Matt's a good person, his parents are good people, and they all love each other. But they have different interests and different perspectives. Sometimes, those differences lead to relatively minor problems. Matt's resentful because his parents don't pay more attention to his athletic achievements, he doesn't understand how they can be so perpetually perky and upbeat, and he's appalled when his mother serves him tofu stir-fry and quinoa patties instead of the cheeseburgers he craves. Sometimes, the differences have more serious consequences. Determined to provide Matt with a sense of security, his parents don't talk about the problems they're facing. As a result, Matt feels there must be something wrong with him, since he's apparently the only one whose life isn't perfect. Because he assumes his parents won't be able to understand, he often keeps things from them, sometimes flat-out lies to them. He feels guilty about it, but he can't bring himself to open up to them until events in the novel face him to risk it. I like to think Fighting Chance is a coming-of-age novel as well as a whodunit. Reaching a better understanding of his parents is a major element in Matt's transition from childhood to adulthood.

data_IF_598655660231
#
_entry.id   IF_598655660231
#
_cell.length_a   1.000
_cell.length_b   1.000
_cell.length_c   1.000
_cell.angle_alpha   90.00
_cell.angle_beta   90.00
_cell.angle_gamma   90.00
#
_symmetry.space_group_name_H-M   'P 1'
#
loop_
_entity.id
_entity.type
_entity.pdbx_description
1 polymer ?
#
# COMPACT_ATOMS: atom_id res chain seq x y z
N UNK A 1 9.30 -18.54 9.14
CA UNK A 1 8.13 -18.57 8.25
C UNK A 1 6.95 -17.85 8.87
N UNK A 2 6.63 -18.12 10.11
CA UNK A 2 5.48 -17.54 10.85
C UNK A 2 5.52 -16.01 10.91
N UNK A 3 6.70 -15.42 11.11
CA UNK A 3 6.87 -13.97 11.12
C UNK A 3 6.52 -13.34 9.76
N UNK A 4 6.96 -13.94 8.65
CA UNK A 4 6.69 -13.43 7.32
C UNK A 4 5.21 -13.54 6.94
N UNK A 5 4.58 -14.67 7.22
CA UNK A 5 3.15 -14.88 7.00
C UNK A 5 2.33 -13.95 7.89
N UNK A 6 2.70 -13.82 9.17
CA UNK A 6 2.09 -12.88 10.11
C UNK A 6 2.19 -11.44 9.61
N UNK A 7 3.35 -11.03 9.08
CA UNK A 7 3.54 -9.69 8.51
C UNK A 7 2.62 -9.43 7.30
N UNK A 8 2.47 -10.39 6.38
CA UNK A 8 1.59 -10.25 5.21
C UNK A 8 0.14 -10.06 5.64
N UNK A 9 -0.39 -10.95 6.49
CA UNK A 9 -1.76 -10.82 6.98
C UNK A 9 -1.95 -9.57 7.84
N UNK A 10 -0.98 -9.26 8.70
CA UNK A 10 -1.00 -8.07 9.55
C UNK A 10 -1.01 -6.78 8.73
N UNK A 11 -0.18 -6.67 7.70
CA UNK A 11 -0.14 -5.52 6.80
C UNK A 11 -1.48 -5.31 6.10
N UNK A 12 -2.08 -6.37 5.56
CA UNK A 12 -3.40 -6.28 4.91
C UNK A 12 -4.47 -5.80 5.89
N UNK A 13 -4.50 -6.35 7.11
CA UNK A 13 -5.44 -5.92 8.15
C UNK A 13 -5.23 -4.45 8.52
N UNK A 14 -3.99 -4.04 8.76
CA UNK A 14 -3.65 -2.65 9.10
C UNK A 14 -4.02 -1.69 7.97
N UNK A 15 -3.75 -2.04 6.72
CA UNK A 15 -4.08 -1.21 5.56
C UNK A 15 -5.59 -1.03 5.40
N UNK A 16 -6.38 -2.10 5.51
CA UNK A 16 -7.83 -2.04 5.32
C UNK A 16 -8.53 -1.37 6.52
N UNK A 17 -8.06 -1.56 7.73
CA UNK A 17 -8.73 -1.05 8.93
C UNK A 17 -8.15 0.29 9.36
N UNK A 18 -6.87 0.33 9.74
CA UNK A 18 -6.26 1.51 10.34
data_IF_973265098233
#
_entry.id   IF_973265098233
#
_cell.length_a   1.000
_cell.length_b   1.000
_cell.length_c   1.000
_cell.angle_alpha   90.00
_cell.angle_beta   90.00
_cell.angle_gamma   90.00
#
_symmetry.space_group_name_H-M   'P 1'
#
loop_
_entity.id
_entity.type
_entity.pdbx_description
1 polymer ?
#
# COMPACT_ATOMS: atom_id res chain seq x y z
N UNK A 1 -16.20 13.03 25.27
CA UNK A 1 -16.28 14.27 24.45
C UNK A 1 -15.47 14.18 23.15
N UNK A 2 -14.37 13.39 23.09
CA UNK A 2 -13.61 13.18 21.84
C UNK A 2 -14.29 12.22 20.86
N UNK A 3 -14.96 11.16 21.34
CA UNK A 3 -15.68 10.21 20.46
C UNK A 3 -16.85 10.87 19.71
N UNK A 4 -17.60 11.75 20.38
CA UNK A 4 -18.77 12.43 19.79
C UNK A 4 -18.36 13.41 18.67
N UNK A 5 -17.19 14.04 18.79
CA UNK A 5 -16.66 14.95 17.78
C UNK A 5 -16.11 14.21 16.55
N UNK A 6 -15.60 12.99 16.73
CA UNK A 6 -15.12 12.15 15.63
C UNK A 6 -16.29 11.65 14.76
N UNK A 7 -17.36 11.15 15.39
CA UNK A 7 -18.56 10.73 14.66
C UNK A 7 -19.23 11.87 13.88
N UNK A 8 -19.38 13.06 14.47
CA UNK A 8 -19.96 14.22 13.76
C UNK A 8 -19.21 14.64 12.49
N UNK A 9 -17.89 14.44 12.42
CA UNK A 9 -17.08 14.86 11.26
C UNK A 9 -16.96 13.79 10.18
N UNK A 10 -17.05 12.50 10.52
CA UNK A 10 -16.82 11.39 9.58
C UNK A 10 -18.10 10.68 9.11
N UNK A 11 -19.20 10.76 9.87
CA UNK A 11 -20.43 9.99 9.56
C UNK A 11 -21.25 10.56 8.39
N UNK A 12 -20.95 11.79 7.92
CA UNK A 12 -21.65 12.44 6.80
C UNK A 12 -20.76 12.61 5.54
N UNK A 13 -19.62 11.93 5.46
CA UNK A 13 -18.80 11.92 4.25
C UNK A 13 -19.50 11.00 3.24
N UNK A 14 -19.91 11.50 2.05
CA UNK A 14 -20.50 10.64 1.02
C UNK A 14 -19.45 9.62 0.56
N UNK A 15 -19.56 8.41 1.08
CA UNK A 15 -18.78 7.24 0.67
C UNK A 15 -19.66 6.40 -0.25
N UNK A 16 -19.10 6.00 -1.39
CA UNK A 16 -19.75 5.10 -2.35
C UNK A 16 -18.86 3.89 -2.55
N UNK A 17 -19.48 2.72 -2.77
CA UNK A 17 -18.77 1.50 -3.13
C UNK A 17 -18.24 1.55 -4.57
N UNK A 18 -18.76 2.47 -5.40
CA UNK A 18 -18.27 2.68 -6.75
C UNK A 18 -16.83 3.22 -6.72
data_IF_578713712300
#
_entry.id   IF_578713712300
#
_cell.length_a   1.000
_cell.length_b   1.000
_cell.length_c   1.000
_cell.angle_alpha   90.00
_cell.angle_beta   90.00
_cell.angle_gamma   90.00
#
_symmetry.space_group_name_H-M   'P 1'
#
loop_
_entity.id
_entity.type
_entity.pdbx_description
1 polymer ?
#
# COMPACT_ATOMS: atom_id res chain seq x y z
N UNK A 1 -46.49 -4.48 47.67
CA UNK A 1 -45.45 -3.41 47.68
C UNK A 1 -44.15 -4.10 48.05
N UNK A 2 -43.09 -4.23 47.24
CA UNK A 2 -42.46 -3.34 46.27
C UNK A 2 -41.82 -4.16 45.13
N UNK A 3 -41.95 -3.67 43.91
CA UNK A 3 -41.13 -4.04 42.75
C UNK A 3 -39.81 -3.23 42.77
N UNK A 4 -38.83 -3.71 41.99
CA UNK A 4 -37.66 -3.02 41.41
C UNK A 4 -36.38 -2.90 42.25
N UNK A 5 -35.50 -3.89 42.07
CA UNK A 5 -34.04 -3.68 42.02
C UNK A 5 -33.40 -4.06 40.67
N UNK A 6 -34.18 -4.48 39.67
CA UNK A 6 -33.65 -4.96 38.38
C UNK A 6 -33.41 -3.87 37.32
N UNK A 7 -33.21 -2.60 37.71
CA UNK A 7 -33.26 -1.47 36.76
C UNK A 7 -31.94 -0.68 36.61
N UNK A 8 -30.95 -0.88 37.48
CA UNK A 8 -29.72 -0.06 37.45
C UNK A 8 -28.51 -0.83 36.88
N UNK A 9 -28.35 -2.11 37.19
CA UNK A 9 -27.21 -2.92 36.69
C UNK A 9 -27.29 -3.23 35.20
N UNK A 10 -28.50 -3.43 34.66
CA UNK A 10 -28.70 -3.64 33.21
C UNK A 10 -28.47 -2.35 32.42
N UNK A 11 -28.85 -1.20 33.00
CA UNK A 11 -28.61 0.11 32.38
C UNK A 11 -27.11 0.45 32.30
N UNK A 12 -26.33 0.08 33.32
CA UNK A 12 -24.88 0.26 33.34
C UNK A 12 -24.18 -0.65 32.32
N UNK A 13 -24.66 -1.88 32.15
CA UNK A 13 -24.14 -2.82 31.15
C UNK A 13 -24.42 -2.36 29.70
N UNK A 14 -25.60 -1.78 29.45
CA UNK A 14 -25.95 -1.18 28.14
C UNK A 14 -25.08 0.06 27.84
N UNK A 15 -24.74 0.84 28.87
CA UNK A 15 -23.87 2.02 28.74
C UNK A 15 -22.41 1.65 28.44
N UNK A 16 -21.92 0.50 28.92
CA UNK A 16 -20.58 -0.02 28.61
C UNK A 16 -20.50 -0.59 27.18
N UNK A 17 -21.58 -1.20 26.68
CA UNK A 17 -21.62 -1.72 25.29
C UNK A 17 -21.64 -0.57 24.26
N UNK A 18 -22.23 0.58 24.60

There's no need for Nancy Drew to come of age, of course. In every important respect, she's already an adult on the first page of her first mystery. But she's been part of the coming-of-age process for countless young readers. For a while, at least, she sets an example for them, gets them excited about reading, and makes them love mysteries. Are there any adult female mystery readers or writers who didn't read Nancy Drew novels when they were young? Maybe, but I've never talked to even one who's admitted to such a shocking gap in her literary education. And I'd guess there are few, if any, adult male mystery readers or writers who didn't start out with the Hardy Boys. If we eventually get impatient with Nancy Drew, if we start yearning for mystery protagonists who are more like us and share more of our problems and shortcomings--well, that's probably part of the coming-of-age process, too. The young adult mystery is a genre within a genre, but it's neither narrow nor rigid. It's capacious enough, and flexible enough, to meet the needs of many different sorts of young readers in many different generations, at many stages in their progress toward adulthood. I slammed my last Nancy Drew novel shut many decades ago, but I'll always look back at Nancy with affection, and with gratitude.